In the Comedy Central broadcast, the opening sequence is shortened to remove the entire scene where the Planet Express crew flies by the moon. In the opening sequence of the second part, the opening subtitle reads "It Makes a Nice Sandwich", and the third part's opening subtitle is "0100100001101001", which is the binary representation of the ASCII encoding of the word "Hi", and the fourth part's opening subtitle is "The Robots are Coming! The Robots are Coming!". The opening cartoon of the first part is the 1931 Flip the Frog cartoon The Soup Song, while the opening cartoons for the last three parts is the same one seen in "The Devil's Hands Are Idle Playthings", that of Futurama's own opening sequence.

Guest stars


The film features voice talents from: Brittany Murphy as Colleen, Fry's new polyamorous girlfriend; David Cross as Yivo, the planet-sized tentacled omnipotent alien; Professor Stephen Hawking reprising himself, this time as his own head in a jar; and Dan Castellaneta reprising his role as the Robot Devil.[6] Aside from her regular work on the animated series King of the Hill, this was Murphy's last voice-over role before her death on December 20, 2009.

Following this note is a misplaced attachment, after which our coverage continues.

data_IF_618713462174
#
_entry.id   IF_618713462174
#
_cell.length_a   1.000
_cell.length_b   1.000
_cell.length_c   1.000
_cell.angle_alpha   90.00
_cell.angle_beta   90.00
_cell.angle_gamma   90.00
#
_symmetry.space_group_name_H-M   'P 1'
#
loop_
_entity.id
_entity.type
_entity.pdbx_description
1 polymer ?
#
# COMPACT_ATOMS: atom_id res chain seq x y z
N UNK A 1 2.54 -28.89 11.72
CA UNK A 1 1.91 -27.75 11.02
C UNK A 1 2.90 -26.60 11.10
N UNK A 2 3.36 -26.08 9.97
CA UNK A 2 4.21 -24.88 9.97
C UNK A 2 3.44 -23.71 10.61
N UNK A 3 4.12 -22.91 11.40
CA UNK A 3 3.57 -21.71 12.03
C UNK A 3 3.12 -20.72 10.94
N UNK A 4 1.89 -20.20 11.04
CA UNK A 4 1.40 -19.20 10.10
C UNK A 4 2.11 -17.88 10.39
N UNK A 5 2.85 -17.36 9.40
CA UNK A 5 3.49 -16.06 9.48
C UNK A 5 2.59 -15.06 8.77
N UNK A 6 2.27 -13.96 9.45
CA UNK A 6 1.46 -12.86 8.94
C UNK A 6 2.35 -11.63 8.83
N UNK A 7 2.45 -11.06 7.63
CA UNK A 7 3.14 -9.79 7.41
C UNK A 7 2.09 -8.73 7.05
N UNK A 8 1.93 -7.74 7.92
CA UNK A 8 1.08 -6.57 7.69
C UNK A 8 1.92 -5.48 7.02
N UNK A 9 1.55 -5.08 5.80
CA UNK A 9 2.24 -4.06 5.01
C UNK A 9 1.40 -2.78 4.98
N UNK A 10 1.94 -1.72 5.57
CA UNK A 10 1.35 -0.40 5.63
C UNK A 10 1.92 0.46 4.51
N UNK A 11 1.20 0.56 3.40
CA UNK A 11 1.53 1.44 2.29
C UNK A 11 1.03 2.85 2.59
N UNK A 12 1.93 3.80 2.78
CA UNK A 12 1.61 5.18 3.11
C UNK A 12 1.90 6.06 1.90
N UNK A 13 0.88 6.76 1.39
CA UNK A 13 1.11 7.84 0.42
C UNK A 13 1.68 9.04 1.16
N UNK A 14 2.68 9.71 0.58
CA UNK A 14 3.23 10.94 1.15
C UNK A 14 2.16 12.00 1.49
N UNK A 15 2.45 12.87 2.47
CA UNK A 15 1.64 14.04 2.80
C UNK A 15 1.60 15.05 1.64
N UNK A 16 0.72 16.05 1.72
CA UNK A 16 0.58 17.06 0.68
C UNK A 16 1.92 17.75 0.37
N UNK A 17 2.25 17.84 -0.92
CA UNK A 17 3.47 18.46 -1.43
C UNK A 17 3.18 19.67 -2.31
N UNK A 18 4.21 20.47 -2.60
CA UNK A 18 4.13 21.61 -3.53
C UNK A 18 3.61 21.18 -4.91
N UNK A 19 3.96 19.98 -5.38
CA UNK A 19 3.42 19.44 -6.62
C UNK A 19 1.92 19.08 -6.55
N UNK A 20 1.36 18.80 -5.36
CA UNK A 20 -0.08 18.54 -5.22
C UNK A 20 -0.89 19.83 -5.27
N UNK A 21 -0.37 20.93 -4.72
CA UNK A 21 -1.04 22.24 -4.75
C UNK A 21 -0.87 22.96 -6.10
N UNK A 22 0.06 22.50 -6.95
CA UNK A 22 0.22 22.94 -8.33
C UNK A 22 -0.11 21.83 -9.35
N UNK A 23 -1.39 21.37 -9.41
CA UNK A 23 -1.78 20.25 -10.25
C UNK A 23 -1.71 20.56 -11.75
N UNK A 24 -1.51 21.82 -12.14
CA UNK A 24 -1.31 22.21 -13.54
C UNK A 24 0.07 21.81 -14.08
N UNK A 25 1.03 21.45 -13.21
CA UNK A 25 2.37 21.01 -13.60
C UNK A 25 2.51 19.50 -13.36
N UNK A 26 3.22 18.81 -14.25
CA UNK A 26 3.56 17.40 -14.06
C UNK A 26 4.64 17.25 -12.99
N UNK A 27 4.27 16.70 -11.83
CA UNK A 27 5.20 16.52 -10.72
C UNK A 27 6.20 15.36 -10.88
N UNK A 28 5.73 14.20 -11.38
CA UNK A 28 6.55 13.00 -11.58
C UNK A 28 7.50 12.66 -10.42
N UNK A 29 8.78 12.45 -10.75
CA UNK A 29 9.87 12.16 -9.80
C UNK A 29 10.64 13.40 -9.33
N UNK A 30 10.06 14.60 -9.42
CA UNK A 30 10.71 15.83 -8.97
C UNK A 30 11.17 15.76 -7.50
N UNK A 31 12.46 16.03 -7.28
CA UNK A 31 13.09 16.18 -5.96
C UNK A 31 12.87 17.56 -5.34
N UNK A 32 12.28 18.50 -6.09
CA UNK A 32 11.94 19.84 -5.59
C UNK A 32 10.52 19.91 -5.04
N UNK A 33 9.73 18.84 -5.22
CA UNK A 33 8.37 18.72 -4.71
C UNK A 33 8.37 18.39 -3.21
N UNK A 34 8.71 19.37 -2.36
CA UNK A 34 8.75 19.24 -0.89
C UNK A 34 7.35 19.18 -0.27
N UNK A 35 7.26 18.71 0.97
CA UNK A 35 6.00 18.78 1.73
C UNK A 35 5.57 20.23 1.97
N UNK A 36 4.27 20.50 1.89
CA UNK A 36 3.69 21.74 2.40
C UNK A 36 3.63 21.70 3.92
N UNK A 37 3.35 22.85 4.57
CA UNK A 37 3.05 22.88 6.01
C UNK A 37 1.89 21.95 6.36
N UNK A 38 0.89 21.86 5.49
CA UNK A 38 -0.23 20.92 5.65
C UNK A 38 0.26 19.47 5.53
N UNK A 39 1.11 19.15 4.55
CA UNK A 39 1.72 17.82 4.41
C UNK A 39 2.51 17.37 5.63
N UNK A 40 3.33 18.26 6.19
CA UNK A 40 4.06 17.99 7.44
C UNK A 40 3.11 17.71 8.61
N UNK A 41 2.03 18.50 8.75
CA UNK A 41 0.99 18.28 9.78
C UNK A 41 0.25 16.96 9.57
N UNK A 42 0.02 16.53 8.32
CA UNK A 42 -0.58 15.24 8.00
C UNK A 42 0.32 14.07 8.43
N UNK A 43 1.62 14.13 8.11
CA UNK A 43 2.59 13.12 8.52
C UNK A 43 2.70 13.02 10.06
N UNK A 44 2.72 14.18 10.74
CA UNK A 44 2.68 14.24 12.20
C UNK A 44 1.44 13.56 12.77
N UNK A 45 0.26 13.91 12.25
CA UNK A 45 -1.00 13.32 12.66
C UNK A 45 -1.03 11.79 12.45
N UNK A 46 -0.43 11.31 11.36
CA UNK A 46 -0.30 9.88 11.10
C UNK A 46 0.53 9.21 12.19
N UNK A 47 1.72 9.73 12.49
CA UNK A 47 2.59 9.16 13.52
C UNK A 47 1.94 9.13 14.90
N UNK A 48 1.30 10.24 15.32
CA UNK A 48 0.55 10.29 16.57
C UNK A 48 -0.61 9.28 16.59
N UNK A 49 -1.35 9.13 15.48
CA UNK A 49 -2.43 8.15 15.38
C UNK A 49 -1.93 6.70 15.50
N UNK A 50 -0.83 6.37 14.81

The DVD features a commentary track, deleted scenes, and footage animated for the Futurama video game retitled Futurama: The Lost Adventure. The Lost Adventure also features its own commentary track.


  1. ^ Vo, Alex (2007-07-30). "Comic-Con Premieres New Futurama Footage; Plus, We Interview Futurama's Rich Moore". Rotten Tomatoes. Retrieved 2007-08-01.
  2. ^ Lambert, David (2008-02-28). "Futurama — Release Date, Cost, Extras, & More for The Beast with a Billion Backs". Archived from the original on 2008-03-02.
  3. ^ "Friday Night Lights and Other Announced Releases". TV Guide. 2008-02-28. Archived from the original on 2008-05-02.
  4. ^ "Futurama — The Beast With A Billion Backs @ EzyDVD". EzyDVD. 2008-05-13. Archived from the original on 2008-05-17.
  5. ^ "Comedy Central Press - Press Release". Comedy Central. 2008-09-25. Archived from the original on 2012-10-03. Retrieved 2008-09-26.
  6. ^ "Can't Get Enough Futurama: Four New Futurama DVDs". Retrieved 2007-08-01.[permanent dead link]
  1. ^ Credited as "30th Century Fox Television".